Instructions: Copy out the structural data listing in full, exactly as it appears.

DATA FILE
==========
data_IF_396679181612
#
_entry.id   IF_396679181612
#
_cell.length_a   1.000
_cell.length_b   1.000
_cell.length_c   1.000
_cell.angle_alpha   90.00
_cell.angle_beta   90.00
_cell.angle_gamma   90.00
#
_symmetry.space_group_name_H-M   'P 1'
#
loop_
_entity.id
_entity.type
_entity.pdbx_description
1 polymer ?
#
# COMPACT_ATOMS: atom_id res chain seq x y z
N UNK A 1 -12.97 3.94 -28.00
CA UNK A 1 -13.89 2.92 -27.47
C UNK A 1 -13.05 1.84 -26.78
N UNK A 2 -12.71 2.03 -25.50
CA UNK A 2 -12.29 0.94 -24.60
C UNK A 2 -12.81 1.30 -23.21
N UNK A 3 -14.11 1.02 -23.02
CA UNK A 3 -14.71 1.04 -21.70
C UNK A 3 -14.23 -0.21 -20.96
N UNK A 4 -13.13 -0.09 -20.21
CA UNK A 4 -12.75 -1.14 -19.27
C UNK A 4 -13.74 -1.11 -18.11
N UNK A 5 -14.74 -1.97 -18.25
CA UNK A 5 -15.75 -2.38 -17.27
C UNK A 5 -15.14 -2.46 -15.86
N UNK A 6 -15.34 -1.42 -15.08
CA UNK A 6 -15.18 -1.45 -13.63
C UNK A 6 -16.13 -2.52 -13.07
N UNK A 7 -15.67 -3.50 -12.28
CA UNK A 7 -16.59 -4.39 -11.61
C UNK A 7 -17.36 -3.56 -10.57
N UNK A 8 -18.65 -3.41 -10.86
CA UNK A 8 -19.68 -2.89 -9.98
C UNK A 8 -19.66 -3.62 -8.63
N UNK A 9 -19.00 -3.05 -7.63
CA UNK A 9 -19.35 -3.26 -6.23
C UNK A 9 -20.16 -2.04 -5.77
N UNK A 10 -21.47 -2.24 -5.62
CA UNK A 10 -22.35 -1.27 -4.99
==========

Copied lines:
data_IF_396679181612
#
_entry.id   IF_396679181612
#
_cell.length_a   1.000
_cell.length_b   1.000
_cell.length_c   1.000
_cell.angle_alpha   90.00
_cell.angle_beta   90.00
_cell.angle_gamma   90.00
#
_symmetry.space_group_name_H-M   'P 1'
#
loop_
_entity.id
_entity.type
_entity.pdbx_description
1 polymer ?
#
# COMPACT_ATOMS: atom_id res chain seq x y z
N UNK A 1 -12.97 3.94 -28.00
CA UNK A 1 -13.89 2.92 -27.47
C UNK A 1 -13.05 1.84 -26.78
N UNK A 2 -12.71 2.03 -25.50
CA UNK A 2 -12.29 0.94 -24.60
C UNK A 2 -12.81 1.30 -23.21
N UNK A 3 -14.11 1.02 -23.02
CA UNK A 3 -14.71 1.04 -21.70
C UNK A 3 -14.23 -0.21 -20.96
N UNK A 4 -13.13 -0.09 -20.21
CA UNK A 4 -12.75 -1.14 -19.27
C UNK A 4 -13.74 -1.11 -18.11
N UNK A 5 -14.74 -1.97 -18.25
CA UNK A 5 -15.75 -2.38 -17.27
C UNK A 5 -15.14 -2.46 -15.86
N UNK A 6 -15.34 -1.42 -15.08
CA UNK A 6 -15.18 -1.45 -13.63
C UNK A 6 -16.13 -2.52 -13.07
N UNK A 7 -15.67 -3.50 -12.28
CA UNK A 7 -16.59 -4.39 -11.61
C UNK A 7 -17.36 -3.56 -10.57
N UNK A 8 -18.65 -3.41 -10.86
CA UNK A 8 -19.68 -2.89 -9.98
C UNK A 8 -19.66 -3.62 -8.63
N UNK A 9 -19.00 -3.05 -7.63
CA UNK A 9 -19.35 -3.26 -6.23
C UNK A 9 -20.16 -2.04 -5.77
N UNK A 10 -21.47 -2.24 -5.62
CA UNK A 10 -22.35 -1.27 -4.99